Today would have been my stepfather Jack's 83rd birthday. He died in 1997 of Progressive Supranuclear Palsy or PSP. This is a disease that affects 1 in 100,000 people over the age of 60. It is characterized by loss of balance, changes in mood, inability to control eye movements, depression and a host of other bad things. My mother and he divorced in 1985, so I didn't see him much after that.
Though he was far from perfect, he was the only dad I ever knew. He liked his drink and it was the cause of both of his failed marriages. The outcome of his marriage to Mom was that we inherited a great step-family that we still see and love. We actually lived on the same street as his first wife, Portland Avenue. More ironic is the fact that her name was Mary, as was my mom. At one point there were two Mary McKasy's on Portland Avenue, as if the post office didn't have enough trouble getting things right.
While Jack had his faults he gave me many things in this life.
He gave me the love of professional football. He got me interested in the Vikings and, subsequently, in playing the game myself in middle school and high school. We used to bet on what the record would be on the season. Then, during the games he'd always bet me nickel and dime bets for scores and first downs. Many of them were never paid, but it was fun betting anyway.
While they didn't make it to many of my games in middle school, I remember he and my mom came to the City Championship and the Twin City Championship games when my team got there. Bear in mind that I didn't do much in either game except play on the kickoff team. The fact that he and mom came though, meant the world to me. It showed me he cared.
He gave me the love of camping and the outdoors. We took family camping or cabin vacations every year as a family, thanks to him and mom. He loved to sit by the fire and listen to WAYL AM radio (The beautiful Whale) or some other jazzy, elevator-ish station. He loved swimming and once tried valiantly, but unsuccessfully to teach me how.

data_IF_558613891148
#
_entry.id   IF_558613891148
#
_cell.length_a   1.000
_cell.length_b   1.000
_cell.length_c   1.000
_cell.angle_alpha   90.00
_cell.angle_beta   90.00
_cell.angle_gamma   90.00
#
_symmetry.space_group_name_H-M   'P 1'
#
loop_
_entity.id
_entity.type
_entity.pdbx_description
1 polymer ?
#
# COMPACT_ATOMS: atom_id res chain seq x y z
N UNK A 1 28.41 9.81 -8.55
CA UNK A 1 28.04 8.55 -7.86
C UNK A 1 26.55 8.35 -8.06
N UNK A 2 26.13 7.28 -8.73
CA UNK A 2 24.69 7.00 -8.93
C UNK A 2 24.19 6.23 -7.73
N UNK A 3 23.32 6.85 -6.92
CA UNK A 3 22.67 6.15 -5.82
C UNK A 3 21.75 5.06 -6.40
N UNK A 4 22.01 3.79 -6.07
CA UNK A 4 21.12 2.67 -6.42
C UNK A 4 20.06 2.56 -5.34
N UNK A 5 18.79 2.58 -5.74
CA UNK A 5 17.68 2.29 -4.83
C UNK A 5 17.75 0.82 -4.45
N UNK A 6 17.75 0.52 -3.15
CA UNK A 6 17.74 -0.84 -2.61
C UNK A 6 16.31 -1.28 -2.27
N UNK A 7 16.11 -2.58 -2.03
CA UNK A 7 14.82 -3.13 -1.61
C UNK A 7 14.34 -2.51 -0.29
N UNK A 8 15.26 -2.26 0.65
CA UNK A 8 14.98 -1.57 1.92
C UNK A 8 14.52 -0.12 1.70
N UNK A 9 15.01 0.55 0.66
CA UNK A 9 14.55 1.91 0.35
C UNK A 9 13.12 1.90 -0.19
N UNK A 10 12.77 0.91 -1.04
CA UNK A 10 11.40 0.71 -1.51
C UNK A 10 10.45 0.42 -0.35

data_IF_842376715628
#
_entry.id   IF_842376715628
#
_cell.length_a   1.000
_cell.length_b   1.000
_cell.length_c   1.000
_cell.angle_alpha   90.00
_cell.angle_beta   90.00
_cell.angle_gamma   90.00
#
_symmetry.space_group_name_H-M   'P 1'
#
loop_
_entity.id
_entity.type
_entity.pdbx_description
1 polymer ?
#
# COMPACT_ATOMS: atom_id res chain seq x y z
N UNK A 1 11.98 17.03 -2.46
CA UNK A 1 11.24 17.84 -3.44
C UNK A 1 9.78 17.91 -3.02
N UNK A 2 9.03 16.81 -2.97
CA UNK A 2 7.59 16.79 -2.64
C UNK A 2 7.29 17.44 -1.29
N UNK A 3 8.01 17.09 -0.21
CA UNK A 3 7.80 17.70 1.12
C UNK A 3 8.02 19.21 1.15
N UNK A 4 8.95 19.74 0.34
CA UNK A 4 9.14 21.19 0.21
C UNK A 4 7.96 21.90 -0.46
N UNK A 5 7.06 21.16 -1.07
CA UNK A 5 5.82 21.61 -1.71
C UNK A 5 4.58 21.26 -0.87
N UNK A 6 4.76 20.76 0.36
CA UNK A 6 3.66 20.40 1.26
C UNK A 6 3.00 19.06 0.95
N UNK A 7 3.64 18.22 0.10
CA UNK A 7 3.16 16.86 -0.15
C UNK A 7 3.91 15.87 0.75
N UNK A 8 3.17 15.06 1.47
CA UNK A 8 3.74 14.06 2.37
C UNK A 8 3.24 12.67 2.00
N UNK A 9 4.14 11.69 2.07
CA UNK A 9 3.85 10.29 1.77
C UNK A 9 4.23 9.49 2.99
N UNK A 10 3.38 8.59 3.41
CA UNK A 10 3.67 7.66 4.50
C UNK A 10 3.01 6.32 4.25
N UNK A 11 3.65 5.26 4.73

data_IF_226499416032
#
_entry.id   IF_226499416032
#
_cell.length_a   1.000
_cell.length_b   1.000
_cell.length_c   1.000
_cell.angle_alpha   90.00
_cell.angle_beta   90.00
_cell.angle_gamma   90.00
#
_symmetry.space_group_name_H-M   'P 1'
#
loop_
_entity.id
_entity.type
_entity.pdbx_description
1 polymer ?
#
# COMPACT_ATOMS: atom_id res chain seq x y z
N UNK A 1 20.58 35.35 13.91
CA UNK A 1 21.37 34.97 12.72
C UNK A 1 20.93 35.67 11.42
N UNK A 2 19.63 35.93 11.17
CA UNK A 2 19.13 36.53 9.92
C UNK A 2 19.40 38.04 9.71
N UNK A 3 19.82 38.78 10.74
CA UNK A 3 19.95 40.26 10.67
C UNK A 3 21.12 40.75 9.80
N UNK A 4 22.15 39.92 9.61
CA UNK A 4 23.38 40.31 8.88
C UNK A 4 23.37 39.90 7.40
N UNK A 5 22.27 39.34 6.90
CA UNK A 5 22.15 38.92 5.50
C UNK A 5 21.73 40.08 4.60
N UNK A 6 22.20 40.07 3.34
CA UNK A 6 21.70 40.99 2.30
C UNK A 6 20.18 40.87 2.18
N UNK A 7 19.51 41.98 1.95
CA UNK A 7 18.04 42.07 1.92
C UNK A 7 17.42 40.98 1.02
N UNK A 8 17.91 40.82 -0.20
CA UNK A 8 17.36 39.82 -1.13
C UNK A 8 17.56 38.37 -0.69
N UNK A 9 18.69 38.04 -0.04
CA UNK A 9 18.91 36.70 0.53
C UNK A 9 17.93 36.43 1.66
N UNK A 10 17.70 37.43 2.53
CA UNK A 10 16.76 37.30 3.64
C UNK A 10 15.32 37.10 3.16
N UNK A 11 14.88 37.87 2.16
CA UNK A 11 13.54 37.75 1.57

He lived in the moment, and much of that rubbed off on me. One of his favorite quips was "Not to worry." Another was "Piece of cake." Those two statements were how he went through life. Carefree and lackadaisical. (With touches of irresponsibility thrown in for good measure.)
He taught me the healing power of laughter. I remember driving to the University with him one morning in his 1960-something Mercedes Benz that he had inherited from his father. It was a cold winter morning and he opened his window to clear the side view mirror. He noticed a plastic piece flapping in the wind, so he grabbed it and pulled it off. It turned out to be the seal that held the mirror to the car, and the whole piece of glass fell to the ground and crashed. He said, "Well, that takes care of that fogged up mirror, I guess." We looked at each other and we both cracked up. It was a moment I'll never forget.
I realize it's never easy to be a step-parent. You're coming into a situation that demands you be a parent, yet you're a bit of a stranger too. I don't know if Jack ever successfully crossed that bridge with much of my family, though, as I said, he was tough to love at times.
I credit him with helping me to be a better father to my own kids. I'm trying to take his good qualities and leave his bad. If we're not all trying to do that based on our experience with our parents, then we're doing it wrong.
Happy Birthday Jack!